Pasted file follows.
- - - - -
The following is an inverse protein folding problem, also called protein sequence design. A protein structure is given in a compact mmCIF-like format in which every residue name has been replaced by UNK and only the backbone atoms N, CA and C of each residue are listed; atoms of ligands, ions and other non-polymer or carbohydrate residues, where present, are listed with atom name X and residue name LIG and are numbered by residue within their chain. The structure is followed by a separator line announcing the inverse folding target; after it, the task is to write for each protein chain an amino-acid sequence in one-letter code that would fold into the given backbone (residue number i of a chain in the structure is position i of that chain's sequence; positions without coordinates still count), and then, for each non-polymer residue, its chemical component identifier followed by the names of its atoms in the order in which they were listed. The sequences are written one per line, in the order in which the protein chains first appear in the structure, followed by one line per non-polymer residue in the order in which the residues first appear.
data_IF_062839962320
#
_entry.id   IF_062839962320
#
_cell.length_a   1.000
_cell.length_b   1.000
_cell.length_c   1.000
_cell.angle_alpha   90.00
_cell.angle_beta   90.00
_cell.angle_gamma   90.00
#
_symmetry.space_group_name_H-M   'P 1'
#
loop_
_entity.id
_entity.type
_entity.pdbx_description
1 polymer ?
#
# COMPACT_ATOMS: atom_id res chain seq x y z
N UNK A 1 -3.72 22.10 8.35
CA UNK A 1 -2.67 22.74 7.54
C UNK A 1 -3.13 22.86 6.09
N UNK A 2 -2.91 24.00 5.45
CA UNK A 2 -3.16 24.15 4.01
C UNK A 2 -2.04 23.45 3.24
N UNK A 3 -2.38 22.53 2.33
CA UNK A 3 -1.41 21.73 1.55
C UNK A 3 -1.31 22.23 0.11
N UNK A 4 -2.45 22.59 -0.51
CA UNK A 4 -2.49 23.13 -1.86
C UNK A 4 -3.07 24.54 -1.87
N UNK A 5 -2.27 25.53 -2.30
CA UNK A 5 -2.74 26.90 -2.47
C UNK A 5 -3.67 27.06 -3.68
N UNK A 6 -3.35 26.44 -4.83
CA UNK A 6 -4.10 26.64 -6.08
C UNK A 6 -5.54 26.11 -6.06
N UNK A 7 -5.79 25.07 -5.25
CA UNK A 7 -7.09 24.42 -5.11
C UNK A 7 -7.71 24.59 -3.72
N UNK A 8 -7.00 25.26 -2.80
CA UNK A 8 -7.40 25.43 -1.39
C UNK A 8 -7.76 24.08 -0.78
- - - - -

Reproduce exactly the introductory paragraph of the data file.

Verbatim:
The following is an inverse protein folding problem, also called protein sequence design. A protein structure is given in a compact mmCIF-like format in which every residue name has been replaced by UNK and only the backbone atoms N, CA and C of each residue are listed; atoms of ligands, ions and other non-polymer or carbohydrate residues, where present, are listed with atom name X and residue name LIG and are numbered by residue within their chain. The structure is followed by a separator line announcing the inverse folding target; after it, the task is to write for each protein chain an amino-acid sequence in one-letter code that would fold into the given backbone (residue number i of a chain in the structure is position i of that chain's sequence; positions without coordinates still count), and then, for each non-polymer residue, its chemical component identifier followed by the names of its atoms in the order in which they were listed. The sequences are written one per line, in the order in which the protein chains first appear in the structure, followed by one line per non-polymer residue in the order in which the residues first appear.